I’m about to run out to a birthday party, but here are a few posts that I am loving today!
- Over at Wizards Wireless you can read a great review of Gary D. Schmidt’s new novel, Trouble. Gary wrote one of my favorite novels last year- the incomparable The Wednesday Wars. I am scouring the kidlitosphere for an ARC of Trouble. In the meantime, Susan’s review will have to hold me over.
- Jen, of Jen Robinson’s Book Page, was lucky enough to attend a reading by Jon Scieszka. Her wrap-up is great and Jon sounds wonderful!
- Stacey and Ruth of Two Writing Teachers have a new look for their blog. The makeover is wonderful and they really run a phenomenal blog.
- Last, but not least, The Class of 2k8 is running a contest where entrants can win a 3-pack of books. The contest is an internet scavenger hunt and I can’t wait to participate. The books that you can win also sound great! Plus, The Class of 2k8 website is a great way to hear about new books from first-time authors this year.
Hopefully, these will tide you over for a bit while I enjoy a night out. :)
I started hearing rumblings about Susan Beth Pfeffer’s The Dead & Gone a few weeks ago. When I read the premise of the novel I realized it was a companion to Life As We Knew It and soon ordered a copy from Scholastic. As a fan of science-fiction, I thought it sounded like a novel I would enjoy.
I began reading Life As We Knew It 3-4 days ago. Though it is not a long book, I could not rush through it. The story arc forced me to put the book down hours before I went to bed, for fear that I would have nightmares. The story is haunting and frighteningly realistic. Worst of all, it seems entirely possible. There were times I just could not bear to read any more.
Miranda is your average high school sophomore, with average teenage problems- her grades, friend problems, and anger at her divorced parents for favoring her brothers. She hardly thinks that the asteroid predicted to hit the moon is worth a mention in her journal, but everyone else disagrees. Her teachers are treating this as a historic event, and assigning homework of historic proportions to help their students appreciate it. The story, told through Miranda’s journal entries, captures life as she knows it. She barely mentions the asteroid, unless it is to complain about how it seems to be taking over people’s lives and inconveniencing hers. However, the asteroid becomes extremely important when it does crash into the moon, knocking it out of orbit.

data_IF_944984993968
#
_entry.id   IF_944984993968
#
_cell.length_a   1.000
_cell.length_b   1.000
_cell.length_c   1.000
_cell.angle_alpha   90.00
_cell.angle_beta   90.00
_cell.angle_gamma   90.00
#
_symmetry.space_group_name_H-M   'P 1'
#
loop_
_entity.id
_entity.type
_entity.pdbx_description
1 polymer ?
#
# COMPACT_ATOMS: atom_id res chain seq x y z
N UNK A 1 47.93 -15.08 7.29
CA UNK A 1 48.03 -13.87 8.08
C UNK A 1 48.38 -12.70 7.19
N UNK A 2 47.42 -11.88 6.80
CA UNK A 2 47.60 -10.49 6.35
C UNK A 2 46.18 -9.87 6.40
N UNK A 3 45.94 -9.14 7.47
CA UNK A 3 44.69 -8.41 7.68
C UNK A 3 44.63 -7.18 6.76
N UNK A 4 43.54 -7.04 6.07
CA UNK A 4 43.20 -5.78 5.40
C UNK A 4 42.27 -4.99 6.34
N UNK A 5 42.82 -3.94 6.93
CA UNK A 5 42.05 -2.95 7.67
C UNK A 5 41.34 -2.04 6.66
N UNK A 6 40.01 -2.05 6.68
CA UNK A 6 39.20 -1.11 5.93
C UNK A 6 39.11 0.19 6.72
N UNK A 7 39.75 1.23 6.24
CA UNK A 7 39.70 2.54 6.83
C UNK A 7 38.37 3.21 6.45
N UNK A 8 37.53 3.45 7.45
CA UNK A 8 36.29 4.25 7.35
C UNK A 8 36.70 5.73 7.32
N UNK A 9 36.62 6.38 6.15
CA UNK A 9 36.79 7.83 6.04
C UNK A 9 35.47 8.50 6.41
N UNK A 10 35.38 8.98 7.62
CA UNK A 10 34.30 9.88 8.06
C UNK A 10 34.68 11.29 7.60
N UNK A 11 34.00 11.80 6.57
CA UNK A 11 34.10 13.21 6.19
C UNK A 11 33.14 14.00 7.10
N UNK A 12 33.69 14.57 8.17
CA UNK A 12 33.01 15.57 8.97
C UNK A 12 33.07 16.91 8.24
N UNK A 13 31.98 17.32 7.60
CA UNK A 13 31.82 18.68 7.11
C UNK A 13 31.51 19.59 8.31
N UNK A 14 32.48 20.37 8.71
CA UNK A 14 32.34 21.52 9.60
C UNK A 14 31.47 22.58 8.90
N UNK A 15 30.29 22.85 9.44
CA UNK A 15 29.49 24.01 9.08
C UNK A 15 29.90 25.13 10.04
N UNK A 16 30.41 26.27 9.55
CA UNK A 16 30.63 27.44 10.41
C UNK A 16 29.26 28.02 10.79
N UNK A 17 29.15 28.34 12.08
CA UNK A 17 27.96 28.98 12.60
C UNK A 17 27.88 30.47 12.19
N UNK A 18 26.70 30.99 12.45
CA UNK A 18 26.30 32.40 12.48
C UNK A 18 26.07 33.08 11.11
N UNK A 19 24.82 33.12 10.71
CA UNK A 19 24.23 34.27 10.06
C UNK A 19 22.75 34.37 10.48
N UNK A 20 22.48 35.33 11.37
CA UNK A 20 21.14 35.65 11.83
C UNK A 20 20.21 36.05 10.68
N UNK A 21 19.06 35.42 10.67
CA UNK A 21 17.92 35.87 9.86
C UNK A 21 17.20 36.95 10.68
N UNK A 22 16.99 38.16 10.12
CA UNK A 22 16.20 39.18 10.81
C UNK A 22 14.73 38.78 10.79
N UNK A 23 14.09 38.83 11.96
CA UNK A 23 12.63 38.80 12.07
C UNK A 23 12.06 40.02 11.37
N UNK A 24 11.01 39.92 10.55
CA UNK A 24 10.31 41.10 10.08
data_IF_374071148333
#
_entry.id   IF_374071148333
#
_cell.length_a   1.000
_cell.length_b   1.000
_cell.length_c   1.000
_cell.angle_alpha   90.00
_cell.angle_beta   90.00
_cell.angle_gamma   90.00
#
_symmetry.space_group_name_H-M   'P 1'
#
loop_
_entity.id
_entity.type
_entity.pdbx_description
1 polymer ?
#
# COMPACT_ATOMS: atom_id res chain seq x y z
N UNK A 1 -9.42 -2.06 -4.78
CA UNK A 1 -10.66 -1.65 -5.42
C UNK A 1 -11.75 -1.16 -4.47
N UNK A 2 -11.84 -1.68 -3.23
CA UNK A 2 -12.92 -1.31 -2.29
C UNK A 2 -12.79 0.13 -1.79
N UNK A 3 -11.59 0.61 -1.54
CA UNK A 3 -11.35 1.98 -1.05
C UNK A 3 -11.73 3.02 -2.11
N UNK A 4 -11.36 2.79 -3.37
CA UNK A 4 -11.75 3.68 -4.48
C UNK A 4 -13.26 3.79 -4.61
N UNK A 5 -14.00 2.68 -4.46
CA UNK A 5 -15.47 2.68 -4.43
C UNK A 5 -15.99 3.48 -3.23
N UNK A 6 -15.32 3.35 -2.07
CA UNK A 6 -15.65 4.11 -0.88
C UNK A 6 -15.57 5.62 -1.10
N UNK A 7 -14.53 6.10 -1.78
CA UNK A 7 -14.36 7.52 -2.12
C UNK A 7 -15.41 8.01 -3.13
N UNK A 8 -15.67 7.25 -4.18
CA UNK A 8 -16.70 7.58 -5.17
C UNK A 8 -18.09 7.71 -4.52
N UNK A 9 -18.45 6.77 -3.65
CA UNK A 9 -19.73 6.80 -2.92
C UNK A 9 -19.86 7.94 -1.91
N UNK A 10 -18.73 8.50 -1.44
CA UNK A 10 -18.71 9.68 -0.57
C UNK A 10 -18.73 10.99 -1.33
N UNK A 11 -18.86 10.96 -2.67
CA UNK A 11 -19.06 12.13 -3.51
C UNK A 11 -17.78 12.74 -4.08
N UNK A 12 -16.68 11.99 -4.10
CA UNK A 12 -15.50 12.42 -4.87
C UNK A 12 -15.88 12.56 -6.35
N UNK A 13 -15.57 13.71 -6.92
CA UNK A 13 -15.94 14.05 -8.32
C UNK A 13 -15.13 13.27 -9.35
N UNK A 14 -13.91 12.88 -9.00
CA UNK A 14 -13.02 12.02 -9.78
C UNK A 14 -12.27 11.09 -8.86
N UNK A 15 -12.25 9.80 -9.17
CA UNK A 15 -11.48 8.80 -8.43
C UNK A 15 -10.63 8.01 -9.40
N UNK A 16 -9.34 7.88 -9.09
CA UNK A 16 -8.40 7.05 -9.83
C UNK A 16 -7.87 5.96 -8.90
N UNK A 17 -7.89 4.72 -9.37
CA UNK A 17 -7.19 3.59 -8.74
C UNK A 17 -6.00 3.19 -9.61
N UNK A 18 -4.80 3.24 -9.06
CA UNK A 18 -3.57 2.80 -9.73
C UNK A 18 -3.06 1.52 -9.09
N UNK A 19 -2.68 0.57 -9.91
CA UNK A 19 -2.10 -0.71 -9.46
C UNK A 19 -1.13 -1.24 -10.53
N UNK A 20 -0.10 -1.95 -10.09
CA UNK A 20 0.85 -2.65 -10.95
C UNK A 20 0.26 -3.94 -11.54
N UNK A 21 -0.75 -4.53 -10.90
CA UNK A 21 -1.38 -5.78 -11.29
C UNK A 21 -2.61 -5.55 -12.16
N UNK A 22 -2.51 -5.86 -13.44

It turns out that the scientists miscalculated the impact and the entire world is thrown into chaos. Miranda (and the rest of the world) never considered how much of our world is controlled by the moon’s gravitational pull. The tides, earthquakes, and even volcanoes are affected by the moon’s new orbit. Tsunamis destroy the coasts, volcanoes are erupting, disease and rioting begin to spread. Life as Miranda knew it is over. Suddenly, just surviving is a daily struggle. No electricity, a major food shortage, and rampant disease are just a few of the problems that Miranda records in her journal. The story is fascinating and completely pulls the reader in, keeping their heart racing throughout the novel.
I am still getting goosebumps, even after finishing Pfeffer’s book. It is, without a doubt, one of the most frightening books I have ever read. It all seems so real and all too possible. I can’t wait to read the companion novel, the dead and the gone.
Today, after cleaning my house, I curled up on the couch with my coveted ARC of Lock and Key by Sarah Dessen. Let’s just say- it’s a good thing I put dinner in the crockpot before I started, because once I began reading I was completely hooked. Ruby is my favorite Dessen character and this is perhaps her best work yet. I can not wait to pass it on to her fans in my class.
Ruby’s life has never been easy. Since her parents divorced when she was five, her mother’s life has slowly spiraled out of control. The only consistent part of Ruby’s life was her big sister, and protector, Cora. But when Cora turned 18, she left for college and never came back. “It’s just you and me, baby,” Ruby’s mom says. Day by day, Ruby becomes the adult in their relationship, making sure her mom has a job, a clean house, and her bills paid. But her mother uproots them constantly, moving to new houses and new schools, to outrun the creditors and bad landlords of their past. As abnormal as life is, Ruby settles in to the routine of it all. That is until one day, her mother is gone. At first, Ruby assumes she will be back when the money runs out or she wears out her welcome wherever she is. As the days and then weeks go by, Ruby realizes she is completely and totally on her own. She develops a plan to fly under the radar and make it to her 18th birthday, when she will legally be capable of caring for herself. Everything is going according to plan, until she is discovered by her landlords.